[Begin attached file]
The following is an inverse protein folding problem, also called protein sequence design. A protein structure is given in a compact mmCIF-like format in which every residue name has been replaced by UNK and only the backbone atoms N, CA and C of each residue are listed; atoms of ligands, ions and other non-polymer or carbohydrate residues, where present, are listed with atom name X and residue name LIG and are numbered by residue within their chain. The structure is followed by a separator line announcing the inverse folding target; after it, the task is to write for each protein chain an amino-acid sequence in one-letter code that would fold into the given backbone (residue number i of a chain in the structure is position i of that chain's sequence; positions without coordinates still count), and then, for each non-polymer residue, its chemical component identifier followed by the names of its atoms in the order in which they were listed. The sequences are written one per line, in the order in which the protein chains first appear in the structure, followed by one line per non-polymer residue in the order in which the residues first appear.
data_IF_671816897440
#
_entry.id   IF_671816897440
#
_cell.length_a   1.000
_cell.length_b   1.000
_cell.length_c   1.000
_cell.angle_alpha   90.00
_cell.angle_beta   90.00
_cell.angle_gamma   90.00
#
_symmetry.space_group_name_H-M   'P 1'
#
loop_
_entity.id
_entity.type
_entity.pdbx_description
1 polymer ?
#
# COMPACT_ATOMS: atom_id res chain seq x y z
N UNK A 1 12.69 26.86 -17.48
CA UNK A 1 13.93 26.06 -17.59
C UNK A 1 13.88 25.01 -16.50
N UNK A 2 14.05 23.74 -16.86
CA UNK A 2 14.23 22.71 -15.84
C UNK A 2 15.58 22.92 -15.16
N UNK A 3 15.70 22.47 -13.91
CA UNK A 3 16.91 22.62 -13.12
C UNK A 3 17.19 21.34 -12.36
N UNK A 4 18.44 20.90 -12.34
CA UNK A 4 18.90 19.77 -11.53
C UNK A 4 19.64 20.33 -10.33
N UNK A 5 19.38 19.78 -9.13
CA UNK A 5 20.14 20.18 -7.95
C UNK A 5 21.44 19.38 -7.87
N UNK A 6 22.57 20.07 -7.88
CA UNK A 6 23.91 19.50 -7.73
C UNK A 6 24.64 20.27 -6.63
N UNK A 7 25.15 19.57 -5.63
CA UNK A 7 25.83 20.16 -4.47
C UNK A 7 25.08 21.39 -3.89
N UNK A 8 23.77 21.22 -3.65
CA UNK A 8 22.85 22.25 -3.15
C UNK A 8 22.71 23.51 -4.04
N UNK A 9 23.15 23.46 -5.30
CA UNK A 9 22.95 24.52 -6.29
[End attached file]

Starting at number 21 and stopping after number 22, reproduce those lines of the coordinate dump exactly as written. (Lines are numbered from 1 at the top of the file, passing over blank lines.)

# COMPACT_ATOMS: atom_id res chain seq x y z
N UNK A 1 12.69 26.86 -17.48